FIG. 3b shows an ESD protection circuit 30' which provides ESD protection for an input pin (Adj-IP) which is adjacent an NC pin, (e.g., the Adj-IP pin 16b which is adjacent the NC pin 17 in FIG. 1). The ESD protection circuit 30' includes two grounded gate NMOS devices 35a, 35b which serve as additional ESD protection elements. The NMOS devices 35a, 35b are in the offstate during normal operation, but can help absorb the ESD energy from the adjacent NC pin ESD stress.
For example, the NMOS devices 35a, 35b have a channel length of 0.5 microns and a total width of 200 microns. The primary diodes 32a, 32b can be made smaller to accommodate the pin-capacitance requirement.
Another example of ESD protection circuits in which an ESD protection element is added for the Adj-IP pin is shown in FIGS. 4a and 4b. FIG. 4a shows an ESD protection circuit for an input pin (e.g., pin 16e of FIG. 1) which is not adjacent to a non-wired pin. The ESD protection circuit 40 of FIG. 4a comprises two ESD protection elements in the form of NMOS devices 42 and 44 and a resistor 46. The NMOS devices 42 and 44 have their gates connected to Vss (ground). The input signals from the input pin arrive at the pad 14e and are outputted by the ESD protection circuit 40 to the internal circuits of the IC by the inverter 38. As shown in FIG. 4b, for an Adj-IP pin such as pin 16b of FIG. 1, an additional pull-up PMOS device 43 is added. The device 43 has its gate tied to the supply voltage VDD. The PMOS device 43 has for example, a channel length of 0.6 microns and a total width of 250 microns.
Meaningful improvement of ESD performance is achieved by increasing the size of the ESD protection elements by about 20% or more. Examples of characteristics whose size can be increased include: diode area, total channel width of an MOS device, and total base width of a bipolar transistor.
FIG. 5a shows an ESD protection circuit 50 which may be utilized in an IC for an input pin (e.g., pin 16e of FIG. 1) which is not adjacent to a non-wired pin. The ESD protection elements are two pull-down NMOS devices 52, 54, two pull-up diodes 56, 58 and a resistor 59. The input signals arrive at the input pad 14e and exit the ESD protection circuit via the inverter 38.
FIG. 5b shows how the circuit 50 is modified for use with an input pin adjacent a non-wired pin. In the ESD protection circuit 50' of FIG. 5b, the diode 56' replaces the diode 56. The diodes 56, 56' are p+/n well diodes and in the diode 56' the p+ diffusion area is increased 80%.
In addition, the grounded gate NMOS device 52' has a width which is 50% larger than the corresponding ESD protection element 52 in the ESD protection circuit 50.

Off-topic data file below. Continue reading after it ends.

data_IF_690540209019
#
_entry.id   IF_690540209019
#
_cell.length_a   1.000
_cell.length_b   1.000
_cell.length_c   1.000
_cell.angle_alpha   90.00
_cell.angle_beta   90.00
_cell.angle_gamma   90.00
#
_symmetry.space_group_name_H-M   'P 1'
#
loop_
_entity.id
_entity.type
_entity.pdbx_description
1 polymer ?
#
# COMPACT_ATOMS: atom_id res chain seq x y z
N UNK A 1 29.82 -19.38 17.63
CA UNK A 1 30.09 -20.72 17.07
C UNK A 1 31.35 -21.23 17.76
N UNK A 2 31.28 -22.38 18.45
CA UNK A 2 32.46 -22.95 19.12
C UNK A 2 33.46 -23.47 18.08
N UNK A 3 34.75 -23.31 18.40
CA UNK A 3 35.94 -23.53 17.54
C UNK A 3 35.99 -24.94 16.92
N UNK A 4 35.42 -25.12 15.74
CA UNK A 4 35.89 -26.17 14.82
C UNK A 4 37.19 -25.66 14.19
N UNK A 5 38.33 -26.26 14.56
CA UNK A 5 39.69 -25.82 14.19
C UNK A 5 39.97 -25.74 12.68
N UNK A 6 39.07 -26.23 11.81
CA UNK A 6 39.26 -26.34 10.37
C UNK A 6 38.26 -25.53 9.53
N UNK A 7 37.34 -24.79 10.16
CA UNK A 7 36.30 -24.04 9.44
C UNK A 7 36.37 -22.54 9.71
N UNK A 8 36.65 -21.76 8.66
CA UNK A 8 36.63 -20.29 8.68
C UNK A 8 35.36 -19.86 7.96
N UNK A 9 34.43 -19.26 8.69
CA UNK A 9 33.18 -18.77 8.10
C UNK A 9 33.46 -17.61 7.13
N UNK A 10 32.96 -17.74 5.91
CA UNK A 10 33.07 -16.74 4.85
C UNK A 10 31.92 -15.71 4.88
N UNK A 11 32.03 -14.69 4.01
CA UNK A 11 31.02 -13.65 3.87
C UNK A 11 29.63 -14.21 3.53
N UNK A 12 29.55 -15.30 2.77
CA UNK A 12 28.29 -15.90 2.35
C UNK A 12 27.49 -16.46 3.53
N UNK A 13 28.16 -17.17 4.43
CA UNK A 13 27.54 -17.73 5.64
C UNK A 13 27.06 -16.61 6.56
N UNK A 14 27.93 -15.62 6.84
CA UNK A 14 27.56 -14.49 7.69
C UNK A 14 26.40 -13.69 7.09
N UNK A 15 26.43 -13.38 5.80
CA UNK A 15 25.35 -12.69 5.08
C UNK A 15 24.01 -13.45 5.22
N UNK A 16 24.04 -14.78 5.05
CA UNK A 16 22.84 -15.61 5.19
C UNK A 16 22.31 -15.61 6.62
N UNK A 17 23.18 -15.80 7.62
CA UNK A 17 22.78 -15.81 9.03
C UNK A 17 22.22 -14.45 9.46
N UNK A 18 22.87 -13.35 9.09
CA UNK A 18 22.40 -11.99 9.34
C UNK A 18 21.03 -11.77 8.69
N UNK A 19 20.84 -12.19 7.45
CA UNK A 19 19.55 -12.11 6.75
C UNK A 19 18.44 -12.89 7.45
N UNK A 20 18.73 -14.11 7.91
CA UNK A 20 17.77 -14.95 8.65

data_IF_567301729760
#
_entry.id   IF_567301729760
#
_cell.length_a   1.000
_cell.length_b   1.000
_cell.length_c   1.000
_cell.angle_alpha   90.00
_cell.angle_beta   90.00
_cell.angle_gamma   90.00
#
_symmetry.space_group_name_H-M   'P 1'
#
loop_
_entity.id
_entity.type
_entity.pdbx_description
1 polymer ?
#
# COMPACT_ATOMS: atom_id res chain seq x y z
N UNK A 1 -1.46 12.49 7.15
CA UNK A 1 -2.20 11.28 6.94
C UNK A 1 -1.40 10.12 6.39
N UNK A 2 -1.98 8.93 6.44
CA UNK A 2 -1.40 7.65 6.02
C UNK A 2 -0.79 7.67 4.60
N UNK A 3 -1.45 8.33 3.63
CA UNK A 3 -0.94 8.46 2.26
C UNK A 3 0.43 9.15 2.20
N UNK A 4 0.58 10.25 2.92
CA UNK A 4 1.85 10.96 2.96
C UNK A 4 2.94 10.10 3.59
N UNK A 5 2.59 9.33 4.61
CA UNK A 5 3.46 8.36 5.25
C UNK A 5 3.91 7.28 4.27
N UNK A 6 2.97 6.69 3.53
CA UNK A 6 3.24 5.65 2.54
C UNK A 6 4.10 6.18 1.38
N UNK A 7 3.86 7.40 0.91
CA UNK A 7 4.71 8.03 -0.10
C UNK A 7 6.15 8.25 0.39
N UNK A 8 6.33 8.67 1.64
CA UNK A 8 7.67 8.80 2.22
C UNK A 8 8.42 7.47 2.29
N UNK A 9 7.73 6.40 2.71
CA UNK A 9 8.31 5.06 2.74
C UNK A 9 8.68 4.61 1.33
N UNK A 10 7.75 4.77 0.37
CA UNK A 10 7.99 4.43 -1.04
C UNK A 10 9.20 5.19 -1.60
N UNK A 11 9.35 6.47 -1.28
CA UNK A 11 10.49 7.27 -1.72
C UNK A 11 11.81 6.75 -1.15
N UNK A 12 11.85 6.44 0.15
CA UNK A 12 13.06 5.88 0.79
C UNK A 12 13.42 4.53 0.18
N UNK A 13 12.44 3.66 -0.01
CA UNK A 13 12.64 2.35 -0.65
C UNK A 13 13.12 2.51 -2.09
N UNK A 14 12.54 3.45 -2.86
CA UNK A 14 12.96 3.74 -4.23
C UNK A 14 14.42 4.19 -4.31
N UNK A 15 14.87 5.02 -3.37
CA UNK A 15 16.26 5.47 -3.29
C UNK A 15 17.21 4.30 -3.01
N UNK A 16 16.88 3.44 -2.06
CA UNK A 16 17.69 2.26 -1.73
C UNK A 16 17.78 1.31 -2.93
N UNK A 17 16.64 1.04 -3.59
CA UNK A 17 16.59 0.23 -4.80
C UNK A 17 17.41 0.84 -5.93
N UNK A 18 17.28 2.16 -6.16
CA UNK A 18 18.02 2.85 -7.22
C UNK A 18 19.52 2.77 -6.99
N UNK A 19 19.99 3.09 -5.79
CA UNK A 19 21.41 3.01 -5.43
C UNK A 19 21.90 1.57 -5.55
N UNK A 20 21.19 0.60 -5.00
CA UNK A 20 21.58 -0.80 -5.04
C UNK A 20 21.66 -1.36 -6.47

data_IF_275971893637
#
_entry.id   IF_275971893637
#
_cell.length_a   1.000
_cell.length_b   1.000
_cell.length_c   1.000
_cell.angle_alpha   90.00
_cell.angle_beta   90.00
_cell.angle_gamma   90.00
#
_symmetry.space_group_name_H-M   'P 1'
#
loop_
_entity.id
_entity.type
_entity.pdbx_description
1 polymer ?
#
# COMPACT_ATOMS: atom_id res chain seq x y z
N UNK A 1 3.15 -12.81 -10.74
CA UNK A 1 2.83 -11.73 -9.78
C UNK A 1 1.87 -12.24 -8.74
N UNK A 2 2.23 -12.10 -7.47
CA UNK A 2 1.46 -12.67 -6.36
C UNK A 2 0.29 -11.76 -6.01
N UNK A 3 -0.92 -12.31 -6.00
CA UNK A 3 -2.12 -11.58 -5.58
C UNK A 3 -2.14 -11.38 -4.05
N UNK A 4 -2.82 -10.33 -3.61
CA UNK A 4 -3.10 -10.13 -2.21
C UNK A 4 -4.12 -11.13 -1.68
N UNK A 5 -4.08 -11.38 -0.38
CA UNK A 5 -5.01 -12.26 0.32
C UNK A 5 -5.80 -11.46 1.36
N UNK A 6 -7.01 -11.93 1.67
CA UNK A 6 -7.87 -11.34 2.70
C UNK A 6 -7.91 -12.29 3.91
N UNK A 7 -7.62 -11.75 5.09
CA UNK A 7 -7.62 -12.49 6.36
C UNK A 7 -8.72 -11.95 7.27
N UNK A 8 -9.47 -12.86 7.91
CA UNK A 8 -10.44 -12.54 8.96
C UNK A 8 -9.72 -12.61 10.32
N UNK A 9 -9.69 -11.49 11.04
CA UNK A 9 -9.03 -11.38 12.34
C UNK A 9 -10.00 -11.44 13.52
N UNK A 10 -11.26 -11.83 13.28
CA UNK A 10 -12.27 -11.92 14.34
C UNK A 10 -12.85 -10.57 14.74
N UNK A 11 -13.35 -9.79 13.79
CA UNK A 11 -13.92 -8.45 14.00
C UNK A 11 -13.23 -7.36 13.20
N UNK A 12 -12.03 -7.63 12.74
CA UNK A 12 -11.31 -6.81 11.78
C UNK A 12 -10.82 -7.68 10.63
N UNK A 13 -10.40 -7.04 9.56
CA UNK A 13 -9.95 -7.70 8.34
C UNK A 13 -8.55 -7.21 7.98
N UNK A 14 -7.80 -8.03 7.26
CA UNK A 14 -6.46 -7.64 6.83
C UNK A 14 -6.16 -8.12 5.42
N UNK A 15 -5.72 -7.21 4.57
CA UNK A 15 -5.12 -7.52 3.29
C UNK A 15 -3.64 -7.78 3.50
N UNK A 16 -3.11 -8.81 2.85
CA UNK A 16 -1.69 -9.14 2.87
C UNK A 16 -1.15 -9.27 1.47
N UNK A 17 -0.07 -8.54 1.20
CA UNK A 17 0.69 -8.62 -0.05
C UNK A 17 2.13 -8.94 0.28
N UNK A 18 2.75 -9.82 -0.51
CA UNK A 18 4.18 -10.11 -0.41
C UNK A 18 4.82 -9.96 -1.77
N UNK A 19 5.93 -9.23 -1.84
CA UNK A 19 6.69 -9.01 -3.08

The larger area of the replacement element enables more robust ESD protection.
FIG. 6a shows an ESD protection circuit for an input pin which is not adjacent to a non-wired pin (e.g., the input pin 16e of the FIG. 1). The ESD protection circuit 60 of FIG. 6a has four ESD protection elements. These are the primary pull-up diode 61, the secondary pull-up diode 62, the primary pull-down diode 63, and the secondary pull-down diode 64. The circuit also includes the resistor 65. The input signals arrive from the input pin at the pad 14e and exit the ESD protection circuit 60 via the inverter 38.
FIG. 6b shows how the ESD protection circuit 60 is modified for use at an input pin (e.g., 16b) which is adjacent a non-wired pin (e.g., pin 17). The primary pull-down diode 63 is replaced with the grounded gate NMOS transistor 68. The primary pull-up diode 61 is replaced by a PMOS transistor 69 with its gate tied to the supply voltage VDD. The NMOS device 68 and the PMOS device 69 each have a channel length of 0.5 microns and a total width of 200 microns. Illustratively, the transistors 68, 69 have a combined silicon area twice as large as the two replaced diodes.
In the foregoing example, diodes and MOSFETs were utilized as the ESD protection elements. However, the ESD protection elements may also be resistors, bipolar devices, SCR devices, Zener diodes, field devices, etc. The same improvement mechanisms described in the above-mentioned three categories are applicable when various different kinds of devices are used for the ESD protection elements of an ESD protection circuit for an input pin of an IC.
As noted above, I/O pins or other pins attached to output buffers have a greater resistance to ESD protection. Illustratively, such pins are not provided additional ESD protection according to the invention, even if they are adjacent to NC pins. Rather, they are provided ordinary ESD protection circuits. This conserves IC chip area without sacrificing ESD protection; the combination of the output buffer and ordinary ESD protection circuit provide sufficient protection.
Finally, the above-described embodiments of the invention are intended to be illustrative only. Numerous alternative embodiments may be devised by those skilled in the art without departing from the spirit and scope of the following claims.
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|U.S. Classification||257/355, 257/174, 257/546|
|Cooperative Classification||H01L27/0248, H01L2924/0002|
|Aug 13, 1996||AS||Assignment|
Owner name: WINBOND ELECTRONICS CORPORATION, TAIWAN
Free format text: ASSIGNMENT OF ASSIGNORS INTEREST;ASSIGNORS:LIN, SHI-TRON;WANG, ALEX C.;LIN, HSIN-CHANG;REEL/FRAME:008105/0393;SIGNING DATES FROM 19960718 TO 19960807
|Jan 24, 2002||FPAY||Fee payment|
Year of fee payment: 4
|Mar 13, 2006||FPAY||Fee payment|
Year of fee payment: 8
|May 10, 2010||REMI||Maintenance fee reminder mailed|
|Oct 6, 2010||LAPS||Lapse for failure to pay maintenance fees|
|Nov 23, 2010||FP||Expired due to failure to pay maintenance fee|
Effective date: 20101006